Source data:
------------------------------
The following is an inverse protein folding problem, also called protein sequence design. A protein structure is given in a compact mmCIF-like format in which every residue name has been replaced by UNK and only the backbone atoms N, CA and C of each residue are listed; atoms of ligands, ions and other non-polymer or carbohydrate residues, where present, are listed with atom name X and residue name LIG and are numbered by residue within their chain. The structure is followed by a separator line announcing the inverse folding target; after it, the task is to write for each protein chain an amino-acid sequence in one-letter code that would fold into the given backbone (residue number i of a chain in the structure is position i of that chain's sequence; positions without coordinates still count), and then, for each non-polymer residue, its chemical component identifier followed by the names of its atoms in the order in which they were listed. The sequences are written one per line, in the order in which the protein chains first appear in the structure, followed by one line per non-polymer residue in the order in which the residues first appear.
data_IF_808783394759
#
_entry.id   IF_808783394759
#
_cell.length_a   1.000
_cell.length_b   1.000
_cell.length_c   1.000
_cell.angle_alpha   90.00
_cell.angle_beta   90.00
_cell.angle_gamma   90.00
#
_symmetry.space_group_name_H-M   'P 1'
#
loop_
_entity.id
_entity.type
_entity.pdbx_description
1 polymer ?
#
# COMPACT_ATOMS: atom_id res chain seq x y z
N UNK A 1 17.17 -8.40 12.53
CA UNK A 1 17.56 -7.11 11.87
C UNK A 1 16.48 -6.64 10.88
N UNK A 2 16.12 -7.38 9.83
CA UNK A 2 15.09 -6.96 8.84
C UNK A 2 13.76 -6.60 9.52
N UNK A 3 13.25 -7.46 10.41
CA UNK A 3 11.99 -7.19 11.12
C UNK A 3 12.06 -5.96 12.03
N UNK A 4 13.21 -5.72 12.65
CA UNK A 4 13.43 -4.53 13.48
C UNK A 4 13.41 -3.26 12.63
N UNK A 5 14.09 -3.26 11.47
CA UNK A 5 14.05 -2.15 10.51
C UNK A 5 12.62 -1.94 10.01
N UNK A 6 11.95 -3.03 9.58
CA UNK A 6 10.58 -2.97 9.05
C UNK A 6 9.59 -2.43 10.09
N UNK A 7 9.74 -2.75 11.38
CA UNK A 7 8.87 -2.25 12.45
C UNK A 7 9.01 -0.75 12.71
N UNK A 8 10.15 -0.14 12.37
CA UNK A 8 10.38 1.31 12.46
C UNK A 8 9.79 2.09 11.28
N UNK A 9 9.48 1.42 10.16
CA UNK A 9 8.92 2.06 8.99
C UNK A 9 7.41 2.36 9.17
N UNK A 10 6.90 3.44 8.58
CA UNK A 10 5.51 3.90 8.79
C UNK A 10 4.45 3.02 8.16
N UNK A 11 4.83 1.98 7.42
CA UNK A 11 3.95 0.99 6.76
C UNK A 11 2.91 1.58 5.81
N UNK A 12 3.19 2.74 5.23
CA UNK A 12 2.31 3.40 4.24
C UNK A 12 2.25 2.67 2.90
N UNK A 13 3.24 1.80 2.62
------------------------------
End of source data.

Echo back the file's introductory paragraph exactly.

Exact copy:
The following is an inverse protein folding problem, also called protein sequence design. A protein structure is given in a compact mmCIF-like format in which every residue name has been replaced by UNK and only the backbone atoms N, CA and C of each residue are listed; atoms of ligands, ions and other non-polymer or carbohydrate residues, where present, are listed with atom name X and residue name LIG and are numbered by residue within their chain. The structure is followed by a separator line announcing the inverse folding target; after it, the task is to write for each protein chain an amino-acid sequence in one-letter code that would fold into the given backbone (residue number i of a chain in the structure is position i of that chain's sequence; positions without coordinates still count), and then, for each non-polymer residue, its chemical component identifier followed by the names of its atoms in the order in which they were listed. The sequences are written one per line, in the order in which the protein chains first appear in the structure, followed by one line per non-polymer residue in the order in which the residues first appear.